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My cats love chasing laser pointers. And if you have cats, I’m guessing yours do too. I’ve never met a cat who doesn’t (although, I’m sure there are some strange, laser-pointer averse cats out there).
The good news is there are a lot of benefits to playing with your cat using a laser pointer… the biggest being that it gives your cat exercise and entertainment. I can’t think of too many other uses for them these days… but pocket laser pointers were once popular, and you could find them laying around offices, where they were handily used to direct attention during a presentation.
But if you do happen to have one of these laser pointers laying around the house, you should know they’re not completely harmless…
In fact, they could cause serious damage to your eyes.
A new scientific case study shows these popular pet toys have the power to “blast away” cells in the back of the eye within a few seconds. And those cells may never recover.
A pet laser pointer permanently damaged a 14-year-old boy’s eyes
An Ohio teenager recently caused permanent damage to his eyes after looking at the beam of a pet laser pointer for too long.
The 14-year-old boy was playing with pet laser pointers with a friend when he stared at the laser for several seconds. Suddenly, he saw a bright light that limited his vision for several minutes. Later, he noticed that when he was looking at text with his left eye closed, one letter was missing. When he looked with both eyes, he didn’t notice a problem. But he decided to seek professional help anyway and here’s what they found…
By looking directly at the laser pointer for several seconds, he had created lesions in the retinas of both eyes. His ophthalmologist said the boy’s retinal cells were basically “blasted away” by the laser. He had two lesions in the right eye and one lesion in the left eye that looked like black gaps in a large grouping of eye cells.
Just to give you a little rundown of what the retina does, it’s an area of the eye that contains something called photoreceptors. These photoreceptors are light-sensitive cells that are also known as rods and cones. And they have a pretty important job… they enable us to see.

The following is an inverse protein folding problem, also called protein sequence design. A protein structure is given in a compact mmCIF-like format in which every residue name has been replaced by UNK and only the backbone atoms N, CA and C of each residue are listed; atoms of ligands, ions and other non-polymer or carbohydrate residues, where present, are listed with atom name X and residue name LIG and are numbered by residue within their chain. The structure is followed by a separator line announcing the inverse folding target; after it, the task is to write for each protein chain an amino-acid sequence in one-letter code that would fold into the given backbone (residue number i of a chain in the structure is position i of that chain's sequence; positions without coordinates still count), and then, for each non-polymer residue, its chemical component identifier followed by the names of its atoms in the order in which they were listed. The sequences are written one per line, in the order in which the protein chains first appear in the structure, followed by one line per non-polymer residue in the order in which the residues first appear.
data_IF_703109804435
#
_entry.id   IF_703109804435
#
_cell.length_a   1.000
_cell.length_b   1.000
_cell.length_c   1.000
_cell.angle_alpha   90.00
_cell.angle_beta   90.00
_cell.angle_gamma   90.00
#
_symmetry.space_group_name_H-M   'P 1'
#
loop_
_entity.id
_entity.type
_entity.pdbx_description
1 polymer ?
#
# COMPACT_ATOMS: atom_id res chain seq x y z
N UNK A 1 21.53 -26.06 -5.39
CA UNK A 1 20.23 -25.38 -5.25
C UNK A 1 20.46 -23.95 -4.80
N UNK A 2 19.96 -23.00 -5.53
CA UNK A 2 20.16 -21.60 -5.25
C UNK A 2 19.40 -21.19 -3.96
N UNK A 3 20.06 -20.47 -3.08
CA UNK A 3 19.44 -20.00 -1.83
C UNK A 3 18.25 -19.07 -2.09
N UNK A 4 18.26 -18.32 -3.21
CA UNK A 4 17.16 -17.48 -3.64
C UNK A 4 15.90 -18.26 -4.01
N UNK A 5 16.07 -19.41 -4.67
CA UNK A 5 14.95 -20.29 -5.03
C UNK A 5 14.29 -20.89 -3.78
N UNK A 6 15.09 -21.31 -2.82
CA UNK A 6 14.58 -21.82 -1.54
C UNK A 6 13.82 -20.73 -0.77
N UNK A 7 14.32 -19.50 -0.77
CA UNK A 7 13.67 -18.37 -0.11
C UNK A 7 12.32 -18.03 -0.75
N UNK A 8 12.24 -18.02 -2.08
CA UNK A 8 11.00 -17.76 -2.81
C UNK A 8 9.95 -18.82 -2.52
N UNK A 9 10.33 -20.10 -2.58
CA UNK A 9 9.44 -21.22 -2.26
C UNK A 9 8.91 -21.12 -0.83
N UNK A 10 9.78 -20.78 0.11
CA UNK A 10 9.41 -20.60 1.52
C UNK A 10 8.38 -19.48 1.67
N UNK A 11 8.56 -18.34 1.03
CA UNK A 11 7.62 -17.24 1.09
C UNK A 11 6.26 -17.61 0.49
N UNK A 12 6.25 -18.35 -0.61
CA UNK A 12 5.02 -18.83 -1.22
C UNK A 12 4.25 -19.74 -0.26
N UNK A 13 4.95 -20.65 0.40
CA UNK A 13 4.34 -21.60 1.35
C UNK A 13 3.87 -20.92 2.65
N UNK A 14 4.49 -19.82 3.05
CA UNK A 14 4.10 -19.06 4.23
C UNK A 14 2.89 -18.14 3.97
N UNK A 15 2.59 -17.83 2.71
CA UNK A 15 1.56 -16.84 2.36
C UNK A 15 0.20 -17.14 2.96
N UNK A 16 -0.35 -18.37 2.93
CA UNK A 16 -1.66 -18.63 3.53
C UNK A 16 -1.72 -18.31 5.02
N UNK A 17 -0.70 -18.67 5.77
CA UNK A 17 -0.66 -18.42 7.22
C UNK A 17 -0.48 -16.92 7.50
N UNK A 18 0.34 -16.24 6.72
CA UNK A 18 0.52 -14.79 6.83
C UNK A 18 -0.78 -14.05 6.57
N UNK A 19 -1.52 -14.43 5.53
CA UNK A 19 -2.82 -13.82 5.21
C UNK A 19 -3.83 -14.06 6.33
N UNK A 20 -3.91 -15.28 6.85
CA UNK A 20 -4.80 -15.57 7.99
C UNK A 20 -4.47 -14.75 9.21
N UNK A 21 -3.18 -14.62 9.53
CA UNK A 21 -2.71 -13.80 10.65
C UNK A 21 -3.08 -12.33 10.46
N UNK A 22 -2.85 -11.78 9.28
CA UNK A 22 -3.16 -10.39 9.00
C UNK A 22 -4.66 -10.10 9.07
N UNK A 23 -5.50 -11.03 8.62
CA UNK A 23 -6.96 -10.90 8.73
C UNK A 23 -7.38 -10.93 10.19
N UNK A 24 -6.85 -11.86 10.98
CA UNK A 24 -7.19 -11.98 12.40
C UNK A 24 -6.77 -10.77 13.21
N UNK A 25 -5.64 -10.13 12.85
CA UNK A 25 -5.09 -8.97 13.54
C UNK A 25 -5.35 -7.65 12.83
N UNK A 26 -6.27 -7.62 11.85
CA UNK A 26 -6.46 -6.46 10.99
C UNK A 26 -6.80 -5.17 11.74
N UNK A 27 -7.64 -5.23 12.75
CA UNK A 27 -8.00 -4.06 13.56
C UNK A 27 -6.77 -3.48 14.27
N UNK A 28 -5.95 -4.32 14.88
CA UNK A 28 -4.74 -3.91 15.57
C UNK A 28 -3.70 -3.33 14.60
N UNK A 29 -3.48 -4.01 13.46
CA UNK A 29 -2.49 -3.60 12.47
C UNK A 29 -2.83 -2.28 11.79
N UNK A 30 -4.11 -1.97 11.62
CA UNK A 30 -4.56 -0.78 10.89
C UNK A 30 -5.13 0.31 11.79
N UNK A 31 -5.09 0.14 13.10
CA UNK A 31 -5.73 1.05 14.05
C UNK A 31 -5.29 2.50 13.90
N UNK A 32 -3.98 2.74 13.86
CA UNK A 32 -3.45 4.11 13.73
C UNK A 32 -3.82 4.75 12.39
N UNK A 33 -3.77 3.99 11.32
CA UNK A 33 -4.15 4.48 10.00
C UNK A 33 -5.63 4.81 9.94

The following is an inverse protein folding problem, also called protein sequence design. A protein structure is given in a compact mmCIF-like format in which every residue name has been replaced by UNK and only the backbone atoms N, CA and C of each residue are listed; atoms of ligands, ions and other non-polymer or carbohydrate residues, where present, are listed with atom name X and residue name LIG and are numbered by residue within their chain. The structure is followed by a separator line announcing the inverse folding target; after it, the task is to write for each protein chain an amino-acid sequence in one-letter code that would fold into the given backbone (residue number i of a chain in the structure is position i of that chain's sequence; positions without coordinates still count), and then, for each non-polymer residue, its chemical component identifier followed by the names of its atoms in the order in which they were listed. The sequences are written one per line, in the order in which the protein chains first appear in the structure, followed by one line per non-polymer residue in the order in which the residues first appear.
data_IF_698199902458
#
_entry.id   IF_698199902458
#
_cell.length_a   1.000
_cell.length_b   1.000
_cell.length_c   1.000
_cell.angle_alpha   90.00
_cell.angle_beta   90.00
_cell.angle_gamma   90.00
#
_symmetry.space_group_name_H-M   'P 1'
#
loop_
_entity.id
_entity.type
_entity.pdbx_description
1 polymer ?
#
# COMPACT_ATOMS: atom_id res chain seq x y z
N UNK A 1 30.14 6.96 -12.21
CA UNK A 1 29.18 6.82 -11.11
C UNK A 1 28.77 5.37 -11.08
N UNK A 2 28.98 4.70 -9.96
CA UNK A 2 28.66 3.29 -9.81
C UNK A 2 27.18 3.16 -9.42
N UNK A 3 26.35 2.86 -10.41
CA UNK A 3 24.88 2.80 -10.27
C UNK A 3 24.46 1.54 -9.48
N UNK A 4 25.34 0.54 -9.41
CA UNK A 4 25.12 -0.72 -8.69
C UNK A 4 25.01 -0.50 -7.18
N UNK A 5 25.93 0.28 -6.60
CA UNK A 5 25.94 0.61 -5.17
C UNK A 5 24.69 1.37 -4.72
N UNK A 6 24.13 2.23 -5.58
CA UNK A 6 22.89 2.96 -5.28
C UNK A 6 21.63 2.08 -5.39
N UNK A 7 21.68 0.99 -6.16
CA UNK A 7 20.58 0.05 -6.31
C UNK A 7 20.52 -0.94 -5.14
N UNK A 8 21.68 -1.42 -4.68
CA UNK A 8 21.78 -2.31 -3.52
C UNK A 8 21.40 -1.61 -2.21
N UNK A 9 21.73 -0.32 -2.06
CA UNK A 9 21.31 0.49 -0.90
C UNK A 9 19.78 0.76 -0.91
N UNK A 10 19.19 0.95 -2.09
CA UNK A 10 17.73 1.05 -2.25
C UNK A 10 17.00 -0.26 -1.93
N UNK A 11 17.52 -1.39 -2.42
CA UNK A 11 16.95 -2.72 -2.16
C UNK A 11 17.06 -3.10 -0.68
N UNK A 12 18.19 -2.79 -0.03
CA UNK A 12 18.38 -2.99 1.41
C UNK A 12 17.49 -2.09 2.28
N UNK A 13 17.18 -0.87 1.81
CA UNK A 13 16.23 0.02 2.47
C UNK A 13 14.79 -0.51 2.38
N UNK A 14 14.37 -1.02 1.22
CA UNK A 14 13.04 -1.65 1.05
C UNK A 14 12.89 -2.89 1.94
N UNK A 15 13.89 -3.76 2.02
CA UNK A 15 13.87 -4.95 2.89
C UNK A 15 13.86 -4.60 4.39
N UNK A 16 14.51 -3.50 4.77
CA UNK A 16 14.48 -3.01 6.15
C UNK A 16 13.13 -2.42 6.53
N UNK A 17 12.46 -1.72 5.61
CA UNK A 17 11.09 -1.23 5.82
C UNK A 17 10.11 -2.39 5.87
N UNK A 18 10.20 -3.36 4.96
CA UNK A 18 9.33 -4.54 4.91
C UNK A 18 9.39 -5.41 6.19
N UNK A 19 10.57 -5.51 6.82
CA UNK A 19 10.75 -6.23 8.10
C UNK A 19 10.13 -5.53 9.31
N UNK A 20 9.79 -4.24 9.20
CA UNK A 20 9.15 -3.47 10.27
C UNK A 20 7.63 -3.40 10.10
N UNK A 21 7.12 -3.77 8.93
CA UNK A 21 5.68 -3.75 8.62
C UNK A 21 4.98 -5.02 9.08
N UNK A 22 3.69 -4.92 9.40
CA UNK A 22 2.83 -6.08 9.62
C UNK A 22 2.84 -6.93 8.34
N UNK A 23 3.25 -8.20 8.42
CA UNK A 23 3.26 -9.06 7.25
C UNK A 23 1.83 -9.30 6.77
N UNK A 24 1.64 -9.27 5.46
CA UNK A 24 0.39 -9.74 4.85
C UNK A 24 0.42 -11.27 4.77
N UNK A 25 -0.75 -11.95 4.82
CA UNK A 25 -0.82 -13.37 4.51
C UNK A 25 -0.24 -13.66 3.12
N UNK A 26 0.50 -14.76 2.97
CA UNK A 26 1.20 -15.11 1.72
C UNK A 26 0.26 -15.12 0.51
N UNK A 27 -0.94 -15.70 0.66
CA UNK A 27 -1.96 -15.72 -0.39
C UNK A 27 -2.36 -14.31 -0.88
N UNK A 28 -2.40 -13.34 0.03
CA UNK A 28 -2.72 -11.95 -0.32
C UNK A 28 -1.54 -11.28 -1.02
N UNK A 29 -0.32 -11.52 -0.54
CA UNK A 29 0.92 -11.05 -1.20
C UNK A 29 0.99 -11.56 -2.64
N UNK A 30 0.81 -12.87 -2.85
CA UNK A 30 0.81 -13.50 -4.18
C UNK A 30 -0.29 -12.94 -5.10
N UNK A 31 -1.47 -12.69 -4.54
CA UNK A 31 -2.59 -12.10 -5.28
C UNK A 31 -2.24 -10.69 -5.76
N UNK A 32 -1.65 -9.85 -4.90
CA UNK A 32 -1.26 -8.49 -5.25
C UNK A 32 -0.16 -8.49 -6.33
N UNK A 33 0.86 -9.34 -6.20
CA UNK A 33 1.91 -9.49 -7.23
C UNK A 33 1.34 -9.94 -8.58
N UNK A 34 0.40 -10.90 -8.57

“There’s just nothing left there,” said Frederick Davidorf, the co-author of the paper describing the case. “The affected areas are devoid of cones.”
Doctors examined his eyes 11 months and 20 months after his initial injury. And although there was a slight decrease in his lesions, they say these lesions will never go away completely. Which means those few seconds of staring at a pet laser pointer gave this boy permanent eye damage. Yikes.
Laser pointer safety tips to protect your eyes
As someone who’s wielded a pet laser pointer many times without even thinking about its potential dangers, this case study is a little scary to me. Granted, I know not to look directly at a laser pointer, but accidents happen. And clearly based on this boy’s case, it doesn’t take long (only a few seconds) for permanent damage to occur. That’s why I thought it may be a good idea to go over some laser pointer safety tips that we all probably need a little refresher on…
The first thing to know is that laser pointers come in different classes: Class 2, Class 3R, Class 3B and Class 4. Class 2 is the least powerful laser and therefore the safest for your eyes. Try not to buy anything in a class higher than that if possible. Class 3R is relatively safe for the eyes, but a little stronger than Class 2. The other two classes are powerful lasers and are more dangerous to the eyes. Also, make sure to never buy a laser pointer that doesn’t say what class it is. Who knows what you’re getting? You should also:
- Never point a laser pointer directly at someone
- Not allow minors to use laser pointers unsupervised
- Avoid pointing a laser pointer at a mirror or a mirror-like surface, because the reflected beam can bounce back and damage your eyes.
Just as a point of reference, the energy a laser pointer shoots into the eye is significantly greater than the energy that enters the eye from staring at the sun. And you know how bad staring directly at the sun is for your eyes. So, take laser pointer safety seriously… and maybe find another toy for your cat. I think I’m going to.
Cone Photoreceptor Integrity assessed with Adaptive Optics Imaging after Laser-Pointer-Induced Retinal Injury — Retinal Cases and Brief Reports.
Laser Pointer Safety — The Laser Institute.
Laser Pointer Safety — Harvard University Radiation Safety Services.
Laser Classes Chart — LaserPointerSafety.com.